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By Marissa Burns
Over 100 students gave up their Friday night in order to raise money for the American Cancer Society.
On Friday, April 21, the SECU arena stayed open from 3 p.m. to 3 a.m. It allowed students from over 15 organizations to walk laps, donate money, and listen to the stories of those who survived their battle with cancer.
“My first relay was in eighth grade,” said Cristal Willis, 22, community manager at the American Cancer Society. “When I came to college I was urged to join and then soon after they asked me to become the chair of the organization.”
Willis helped plan Towson’s relay event last year when she was the chair of the organization.
“It’s a ton of work,” Willis said. “We start planning in September and don’t stop until the event is here,” Willis said.
They relay for life organization has weekly meetings in order to make sure the event runs smoothly. They secure sponsorships and T-shirts. They also have to make sure everything is set with the Towson event staff.
Many sororities and organizations came out on Friday to show their support and listen to the many cancer survivors in attendance. They set up bake sales and activities in each of their designated sections so others at the event could check them out and donate a dollar or two.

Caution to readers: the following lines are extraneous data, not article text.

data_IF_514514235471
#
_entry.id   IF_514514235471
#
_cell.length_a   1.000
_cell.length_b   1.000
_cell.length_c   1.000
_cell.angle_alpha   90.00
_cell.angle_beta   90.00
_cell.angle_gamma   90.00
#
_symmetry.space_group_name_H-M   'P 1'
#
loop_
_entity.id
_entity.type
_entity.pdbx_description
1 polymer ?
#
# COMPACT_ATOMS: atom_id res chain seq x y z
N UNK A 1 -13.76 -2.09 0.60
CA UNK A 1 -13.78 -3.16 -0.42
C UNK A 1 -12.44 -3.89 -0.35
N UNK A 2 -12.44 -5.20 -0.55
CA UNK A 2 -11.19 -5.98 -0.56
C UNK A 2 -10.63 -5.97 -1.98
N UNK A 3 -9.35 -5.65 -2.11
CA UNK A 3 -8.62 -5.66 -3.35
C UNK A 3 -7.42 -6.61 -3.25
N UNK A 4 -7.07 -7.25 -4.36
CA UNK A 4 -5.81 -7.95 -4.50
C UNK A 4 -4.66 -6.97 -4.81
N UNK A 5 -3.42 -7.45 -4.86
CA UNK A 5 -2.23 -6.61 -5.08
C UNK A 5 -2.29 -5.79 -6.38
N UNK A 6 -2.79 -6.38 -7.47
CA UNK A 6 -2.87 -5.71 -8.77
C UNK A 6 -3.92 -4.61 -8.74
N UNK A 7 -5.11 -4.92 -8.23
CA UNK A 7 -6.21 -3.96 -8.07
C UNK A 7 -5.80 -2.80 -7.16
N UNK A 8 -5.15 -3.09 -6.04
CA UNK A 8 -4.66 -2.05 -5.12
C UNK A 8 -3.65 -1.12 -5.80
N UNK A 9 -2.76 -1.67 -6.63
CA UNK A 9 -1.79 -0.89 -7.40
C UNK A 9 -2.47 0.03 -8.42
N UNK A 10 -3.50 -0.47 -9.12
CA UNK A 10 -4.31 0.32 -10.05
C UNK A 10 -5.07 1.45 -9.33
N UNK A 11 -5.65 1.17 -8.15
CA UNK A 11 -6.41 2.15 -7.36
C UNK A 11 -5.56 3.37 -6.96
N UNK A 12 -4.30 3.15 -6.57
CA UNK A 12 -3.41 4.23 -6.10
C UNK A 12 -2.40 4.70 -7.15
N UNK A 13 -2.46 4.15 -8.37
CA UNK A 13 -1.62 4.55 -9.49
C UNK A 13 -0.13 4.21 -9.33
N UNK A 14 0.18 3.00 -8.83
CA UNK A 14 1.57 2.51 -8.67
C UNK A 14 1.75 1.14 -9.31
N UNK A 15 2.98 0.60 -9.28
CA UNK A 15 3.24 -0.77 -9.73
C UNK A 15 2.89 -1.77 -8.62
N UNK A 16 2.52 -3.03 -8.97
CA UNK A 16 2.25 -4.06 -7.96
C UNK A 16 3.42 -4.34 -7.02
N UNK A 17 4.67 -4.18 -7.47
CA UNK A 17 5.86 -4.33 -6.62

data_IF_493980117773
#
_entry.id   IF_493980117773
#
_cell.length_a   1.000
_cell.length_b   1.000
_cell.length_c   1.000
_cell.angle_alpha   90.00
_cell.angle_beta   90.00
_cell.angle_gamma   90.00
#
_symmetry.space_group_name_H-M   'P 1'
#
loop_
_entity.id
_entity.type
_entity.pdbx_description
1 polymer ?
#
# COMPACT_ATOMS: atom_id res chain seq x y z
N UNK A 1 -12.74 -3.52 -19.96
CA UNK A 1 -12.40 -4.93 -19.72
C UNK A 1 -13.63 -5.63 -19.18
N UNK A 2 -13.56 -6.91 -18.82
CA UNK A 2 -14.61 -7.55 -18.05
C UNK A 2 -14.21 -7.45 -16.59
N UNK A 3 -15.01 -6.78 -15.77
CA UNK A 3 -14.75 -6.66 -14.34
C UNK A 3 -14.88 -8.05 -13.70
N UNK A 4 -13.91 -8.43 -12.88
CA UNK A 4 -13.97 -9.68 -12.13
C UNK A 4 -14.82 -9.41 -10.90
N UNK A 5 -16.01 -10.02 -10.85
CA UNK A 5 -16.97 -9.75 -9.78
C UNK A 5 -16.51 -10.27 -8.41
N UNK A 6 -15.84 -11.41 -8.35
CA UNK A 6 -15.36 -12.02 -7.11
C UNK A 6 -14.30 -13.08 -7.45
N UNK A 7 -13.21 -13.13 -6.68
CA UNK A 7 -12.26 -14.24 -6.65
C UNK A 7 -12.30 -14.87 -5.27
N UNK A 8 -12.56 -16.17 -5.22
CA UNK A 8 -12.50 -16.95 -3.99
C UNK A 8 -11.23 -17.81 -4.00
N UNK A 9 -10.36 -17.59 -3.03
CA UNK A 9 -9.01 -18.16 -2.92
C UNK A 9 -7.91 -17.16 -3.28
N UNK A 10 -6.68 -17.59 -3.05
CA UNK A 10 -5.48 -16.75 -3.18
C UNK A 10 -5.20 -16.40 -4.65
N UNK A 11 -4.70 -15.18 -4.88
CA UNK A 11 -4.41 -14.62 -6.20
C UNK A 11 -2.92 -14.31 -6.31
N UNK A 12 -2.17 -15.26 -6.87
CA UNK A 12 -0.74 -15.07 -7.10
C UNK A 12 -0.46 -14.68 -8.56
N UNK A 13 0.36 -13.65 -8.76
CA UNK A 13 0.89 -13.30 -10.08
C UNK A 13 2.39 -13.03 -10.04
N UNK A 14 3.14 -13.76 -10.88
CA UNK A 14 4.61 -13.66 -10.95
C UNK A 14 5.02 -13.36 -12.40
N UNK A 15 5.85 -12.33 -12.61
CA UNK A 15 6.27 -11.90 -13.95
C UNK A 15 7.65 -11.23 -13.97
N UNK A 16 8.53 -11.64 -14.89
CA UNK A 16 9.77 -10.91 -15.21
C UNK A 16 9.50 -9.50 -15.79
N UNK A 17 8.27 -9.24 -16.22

Every hour the volunteers for relay would host a new activity for everyone to play. At one point 20 college students piled onto a giant tarp to play a large game on twister. While an hour later they played human hungry hungry hippos.
“We want everyone to have a good time, without forgetting about the reason they’re here.” Willis said.
They only have one rule at Relay for Life, and that’s to keep walking. They remind everyone to have someone from their party walking the track at all points in the night.
About halfway through the students hold the luminaria ceremony. Every white bag that is put throughout the room is lit with Christmas lights and all the other lights in the room go off. Everyone in the room is handed a glow stick and told to break it only when it pertains to them. A student on stage says that if cancer has affected their mother or father to break their glow stick. They go down the line of family members and then move on to friends. Soon, everyone in the room has a glowing glow stick in their hand.
“It’s a very emotional time,” Willis said. “I always cry during the ceremony even when it doesn’t pertain to me.”
Everyone in the room is asked to take a lap in silence. Instead of taking just one lap, the entire room walks for ten minutes in silence, until someone turns on a slideshow of cancer victims and survivors.
“It still amazes me to see all the support from college students,” Willis said.
Although by 3 a.m. the number of students still in attendance was scarce, the support that the students have for the organization is uncanny.